Sparse vectors often contain many dimensions. Creating a feature cross results in even more dimensions. Given such high-dimensional feature vectors, model size may become huge and require huge amounts of RAM.
In a high-dimensional sparse vector, it would be nice to
encourage weights to drop to exactly
0 where possible. A weight of
exactly 0 essentially removes the corresponding feature from the model.
Zeroing out features will save RAM and may reduce noise in the model.
For example, consider a housing data set that covers not just California but the entire globe. Bucketing global latitude at the minute level (60 minutes per degree) gives about 10,000 dimensions in a sparse encoding; global longitude at the minute level gives about 20,000 dimensions. A feature cross of these two features would result in roughly 200,000,000 dimensions. Many of those 200,000,000 dimensions represent areas of such limited residence (for example, the middle of the ocean) that it would be difficult to use that data to generalize effectively. It would be silly to pay the RAM cost of storing these unneeded dimensions. Therefore, it would be nice to encourage the weights for the meaningless dimensions to drop to exactly 0, which would allow us to avoid paying for the storage cost of these model coefficients at inference time.
We might be able to encode this idea into the optimization problem done at training time, by adding an appropriately chosen regularization term.
Would L2 regularization accomplish this task? Unfortunately not. L2 regularization encourages weights to be small, but doesn't force them to exactly 0.0.
An alternative idea would be to try and create a regularization term that penalizes the count of non-zero coefficient values in a model. Increasing this count would only be justified if there was a sufficient gain in the model's ability to fit the data. Unfortunately, while this count-based approach is intuitively appealing, it would turn our convex optimization problem into a non-convex optimization problem. So this idea, known as L0 regularization isn't something we can use effectively in practice.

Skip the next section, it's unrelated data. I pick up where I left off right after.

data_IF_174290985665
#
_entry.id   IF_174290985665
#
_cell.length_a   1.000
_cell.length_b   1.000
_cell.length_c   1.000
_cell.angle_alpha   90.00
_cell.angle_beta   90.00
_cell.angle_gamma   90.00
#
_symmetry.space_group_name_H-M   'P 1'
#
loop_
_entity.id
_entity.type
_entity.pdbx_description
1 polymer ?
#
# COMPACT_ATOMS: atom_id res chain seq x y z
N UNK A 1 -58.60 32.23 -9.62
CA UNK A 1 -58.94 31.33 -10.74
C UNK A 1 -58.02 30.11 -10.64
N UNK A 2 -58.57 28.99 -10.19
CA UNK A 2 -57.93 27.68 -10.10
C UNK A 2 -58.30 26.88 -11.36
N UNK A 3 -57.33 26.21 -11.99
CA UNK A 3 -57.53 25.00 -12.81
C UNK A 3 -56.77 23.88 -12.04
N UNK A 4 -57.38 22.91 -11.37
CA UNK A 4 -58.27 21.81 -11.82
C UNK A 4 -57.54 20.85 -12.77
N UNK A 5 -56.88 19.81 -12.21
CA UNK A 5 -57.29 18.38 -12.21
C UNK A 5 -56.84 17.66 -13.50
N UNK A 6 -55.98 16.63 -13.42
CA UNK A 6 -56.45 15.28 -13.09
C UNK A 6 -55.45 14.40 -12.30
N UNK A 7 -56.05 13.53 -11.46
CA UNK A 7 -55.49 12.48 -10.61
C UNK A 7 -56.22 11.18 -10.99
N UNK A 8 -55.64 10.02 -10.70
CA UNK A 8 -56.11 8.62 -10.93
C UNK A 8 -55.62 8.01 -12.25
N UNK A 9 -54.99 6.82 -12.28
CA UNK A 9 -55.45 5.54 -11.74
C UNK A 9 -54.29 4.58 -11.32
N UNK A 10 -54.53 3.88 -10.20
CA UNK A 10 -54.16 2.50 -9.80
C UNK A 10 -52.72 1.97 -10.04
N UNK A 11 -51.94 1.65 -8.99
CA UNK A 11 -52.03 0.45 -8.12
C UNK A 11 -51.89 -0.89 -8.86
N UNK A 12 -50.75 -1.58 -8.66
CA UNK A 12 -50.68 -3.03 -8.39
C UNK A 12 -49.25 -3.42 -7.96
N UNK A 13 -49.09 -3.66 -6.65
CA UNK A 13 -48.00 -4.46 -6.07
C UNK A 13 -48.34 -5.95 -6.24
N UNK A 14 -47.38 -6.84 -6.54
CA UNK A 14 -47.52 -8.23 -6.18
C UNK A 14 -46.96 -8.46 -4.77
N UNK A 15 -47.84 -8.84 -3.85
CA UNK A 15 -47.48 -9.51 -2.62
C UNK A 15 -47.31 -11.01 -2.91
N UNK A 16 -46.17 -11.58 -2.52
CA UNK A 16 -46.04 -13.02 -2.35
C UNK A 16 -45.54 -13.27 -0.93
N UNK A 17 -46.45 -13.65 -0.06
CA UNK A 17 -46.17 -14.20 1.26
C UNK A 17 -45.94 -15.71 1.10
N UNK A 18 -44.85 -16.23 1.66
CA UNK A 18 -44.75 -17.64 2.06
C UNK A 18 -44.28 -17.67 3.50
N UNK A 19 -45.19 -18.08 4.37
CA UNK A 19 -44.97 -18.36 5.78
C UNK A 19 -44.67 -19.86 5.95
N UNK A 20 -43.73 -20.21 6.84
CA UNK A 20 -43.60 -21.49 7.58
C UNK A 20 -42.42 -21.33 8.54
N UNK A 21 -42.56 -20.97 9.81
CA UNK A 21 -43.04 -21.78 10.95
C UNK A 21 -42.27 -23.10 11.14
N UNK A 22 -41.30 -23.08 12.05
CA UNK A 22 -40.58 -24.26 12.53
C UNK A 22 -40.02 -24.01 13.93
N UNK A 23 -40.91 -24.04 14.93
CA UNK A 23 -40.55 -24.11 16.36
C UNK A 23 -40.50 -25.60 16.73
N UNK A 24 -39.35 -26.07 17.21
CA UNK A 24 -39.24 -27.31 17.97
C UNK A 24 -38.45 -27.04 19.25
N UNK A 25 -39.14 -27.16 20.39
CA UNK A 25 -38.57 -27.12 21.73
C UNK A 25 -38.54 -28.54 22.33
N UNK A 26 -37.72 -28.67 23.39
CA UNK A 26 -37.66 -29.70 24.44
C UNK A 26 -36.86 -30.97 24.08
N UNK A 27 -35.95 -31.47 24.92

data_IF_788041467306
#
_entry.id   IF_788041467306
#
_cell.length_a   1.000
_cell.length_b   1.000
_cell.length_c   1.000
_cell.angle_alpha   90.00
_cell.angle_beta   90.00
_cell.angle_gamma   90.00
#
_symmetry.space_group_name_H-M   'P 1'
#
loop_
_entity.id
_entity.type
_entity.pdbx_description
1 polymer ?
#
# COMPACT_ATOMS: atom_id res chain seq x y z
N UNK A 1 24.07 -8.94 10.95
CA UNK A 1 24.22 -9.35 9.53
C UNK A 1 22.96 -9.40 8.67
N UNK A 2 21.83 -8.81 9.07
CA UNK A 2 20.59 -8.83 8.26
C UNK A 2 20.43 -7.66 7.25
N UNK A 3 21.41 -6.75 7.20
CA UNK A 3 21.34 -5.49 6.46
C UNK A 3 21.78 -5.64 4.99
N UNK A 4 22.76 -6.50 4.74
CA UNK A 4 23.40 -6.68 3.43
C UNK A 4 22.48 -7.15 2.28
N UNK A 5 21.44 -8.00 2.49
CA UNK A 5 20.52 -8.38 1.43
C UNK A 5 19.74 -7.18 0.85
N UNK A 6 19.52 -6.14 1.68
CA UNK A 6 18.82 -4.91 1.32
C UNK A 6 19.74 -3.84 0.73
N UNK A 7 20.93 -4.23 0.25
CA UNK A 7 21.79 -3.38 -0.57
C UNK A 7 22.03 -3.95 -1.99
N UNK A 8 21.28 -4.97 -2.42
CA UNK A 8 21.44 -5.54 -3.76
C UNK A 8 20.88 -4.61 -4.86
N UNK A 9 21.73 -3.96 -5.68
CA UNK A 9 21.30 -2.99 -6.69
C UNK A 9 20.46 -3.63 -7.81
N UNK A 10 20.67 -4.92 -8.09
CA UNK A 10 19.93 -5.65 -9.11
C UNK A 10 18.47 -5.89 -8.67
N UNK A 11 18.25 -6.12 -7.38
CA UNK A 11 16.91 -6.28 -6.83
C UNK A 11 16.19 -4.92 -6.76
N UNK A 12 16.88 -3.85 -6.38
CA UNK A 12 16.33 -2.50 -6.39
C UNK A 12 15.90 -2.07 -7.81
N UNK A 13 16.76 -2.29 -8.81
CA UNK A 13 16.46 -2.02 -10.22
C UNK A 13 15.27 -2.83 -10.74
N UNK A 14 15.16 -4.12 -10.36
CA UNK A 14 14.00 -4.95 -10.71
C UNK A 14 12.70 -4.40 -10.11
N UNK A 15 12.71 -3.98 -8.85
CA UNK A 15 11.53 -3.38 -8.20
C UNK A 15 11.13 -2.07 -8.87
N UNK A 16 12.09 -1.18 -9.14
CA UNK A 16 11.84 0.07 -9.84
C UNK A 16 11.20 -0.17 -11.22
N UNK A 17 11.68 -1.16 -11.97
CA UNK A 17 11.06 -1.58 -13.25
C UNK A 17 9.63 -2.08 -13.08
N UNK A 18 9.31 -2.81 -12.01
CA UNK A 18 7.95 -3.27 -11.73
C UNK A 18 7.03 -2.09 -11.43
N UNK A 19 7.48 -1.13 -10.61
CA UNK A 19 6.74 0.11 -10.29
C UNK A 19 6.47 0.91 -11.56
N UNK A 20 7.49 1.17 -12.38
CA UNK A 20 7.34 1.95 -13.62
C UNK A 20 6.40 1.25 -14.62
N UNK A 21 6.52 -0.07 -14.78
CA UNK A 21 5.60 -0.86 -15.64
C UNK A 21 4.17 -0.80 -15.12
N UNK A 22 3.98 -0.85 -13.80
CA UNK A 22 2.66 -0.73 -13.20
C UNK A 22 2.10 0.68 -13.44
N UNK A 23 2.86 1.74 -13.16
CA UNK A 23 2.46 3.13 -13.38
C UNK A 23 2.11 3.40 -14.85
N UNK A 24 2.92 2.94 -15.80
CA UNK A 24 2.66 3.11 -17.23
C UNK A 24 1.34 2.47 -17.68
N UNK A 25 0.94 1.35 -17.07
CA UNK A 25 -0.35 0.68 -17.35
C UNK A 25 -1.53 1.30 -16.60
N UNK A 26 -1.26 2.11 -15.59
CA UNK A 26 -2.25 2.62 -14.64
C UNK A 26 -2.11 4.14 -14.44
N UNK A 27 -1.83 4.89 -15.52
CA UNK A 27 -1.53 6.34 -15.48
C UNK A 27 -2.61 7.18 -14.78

However, there is a regularization term called L1 regularization that serves as an approximation to L0, but has the advantage of being convex and thus efficient to compute. So we can use L1 regularization to encourage many of the uninformative coefficients in our model to be exactly 0, and thus reap RAM savings at inference time.
L1 vs. L2 regularization.
L2 and L1 penalize weights differently:
- L2 penalizes weight2.
- L1 penalizes |weight|.
Consequently, L2 and L1 have different derivatives:
- The derivative of L2 is 2 * weight.
- The derivative of L1 is k (a constant, whose value is independent of weight).
You can think of the derivative of L2 as a force that removes x% of the weight every time. As Zeno knew, even if you remove x percent of a number billions of times, the diminished number will still never quite reach zero. (Zeno was less familiar with floating-point precision limitations, which could possibly produce exactly zero.) At any rate, L2 does not normally drive weights to zero.
You can think of the derivative of L1 as a force that subtracts some constant from the weight every time. However, thanks to absolute values, L1 has a discontinuity at 0, which causes subtraction results that cross 0 to become zeroed out. For example, if subtraction would have forced a weight from +0.1 to -0.2, L1 will set the weight to exactly 0. Eureka, L1 zeroed out the weight.
L1 regularization—penalizing the absolute value of all the weights—turns out to be quite efficient for wide models.
Note that this description is true for a one-dimensional model.
Click the Play button (play_arrow) below to compare the effect L1 and L2 regularization have on a network of weights.